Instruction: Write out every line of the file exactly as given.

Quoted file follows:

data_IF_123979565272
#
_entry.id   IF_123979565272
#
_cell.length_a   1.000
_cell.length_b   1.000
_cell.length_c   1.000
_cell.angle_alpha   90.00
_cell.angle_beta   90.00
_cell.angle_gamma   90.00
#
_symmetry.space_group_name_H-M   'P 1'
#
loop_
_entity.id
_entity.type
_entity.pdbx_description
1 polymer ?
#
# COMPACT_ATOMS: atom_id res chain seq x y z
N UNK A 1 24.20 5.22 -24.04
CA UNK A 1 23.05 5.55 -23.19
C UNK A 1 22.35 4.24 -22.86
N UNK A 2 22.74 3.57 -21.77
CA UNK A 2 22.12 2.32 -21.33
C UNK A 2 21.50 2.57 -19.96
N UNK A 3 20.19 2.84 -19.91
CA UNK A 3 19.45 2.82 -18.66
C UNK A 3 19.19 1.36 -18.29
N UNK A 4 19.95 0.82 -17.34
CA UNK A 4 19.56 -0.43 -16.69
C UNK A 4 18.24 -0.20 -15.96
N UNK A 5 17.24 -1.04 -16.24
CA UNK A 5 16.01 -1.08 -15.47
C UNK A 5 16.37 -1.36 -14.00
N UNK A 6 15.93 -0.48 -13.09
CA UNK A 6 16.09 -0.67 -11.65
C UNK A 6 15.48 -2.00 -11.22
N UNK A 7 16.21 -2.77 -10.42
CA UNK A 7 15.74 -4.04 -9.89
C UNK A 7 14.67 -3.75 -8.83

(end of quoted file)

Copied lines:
data_IF_123979565272
#
_entry.id   IF_123979565272
#
_cell.length_a   1.000
_cell.length_b   1.000
_cell.length_c   1.000
_cell.angle_alpha   90.00
_cell.angle_beta   90.00
_cell.angle_gamma   90.00
#
_symmetry.space_group_name_H-M   'P 1'
#
loop_
_entity.id
_entity.type
_entity.pdbx_description
1 polymer ?
#
# COMPACT_ATOMS: atom_id res chain seq x y z
N UNK A 1 24.20 5.22 -24.04
CA UNK A 1 23.05 5.55 -23.19
C UNK A 1 22.35 4.24 -22.86
N UNK A 2 22.74 3.57 -21.77
CA UNK A 2 22.12 2.32 -21.33
C UNK A 2 21.50 2.57 -19.96
N UNK A 3 20.19 2.84 -19.91
CA UNK A 3 19.45 2.82 -18.66
C UNK A 3 19.19 1.36 -18.29
N UNK A 4 19.95 0.82 -17.34
CA UNK A 4 19.56 -0.43 -16.69
C UNK A 4 18.24 -0.20 -15.96
N UNK A 5 17.24 -1.04 -16.24
CA UNK A 5 16.01 -1.08 -15.47
C UNK A 5 16.37 -1.36 -14.00
N UNK A 6 15.93 -0.48 -13.09
CA UNK A 6 16.09 -0.67 -11.65
C UNK A 6 15.48 -2.00 -11.22
N UNK A 7 16.21 -2.77 -10.42
CA UNK A 7 15.74 -4.04 -9.89
C UNK A 7 14.67 -3.75 -8.83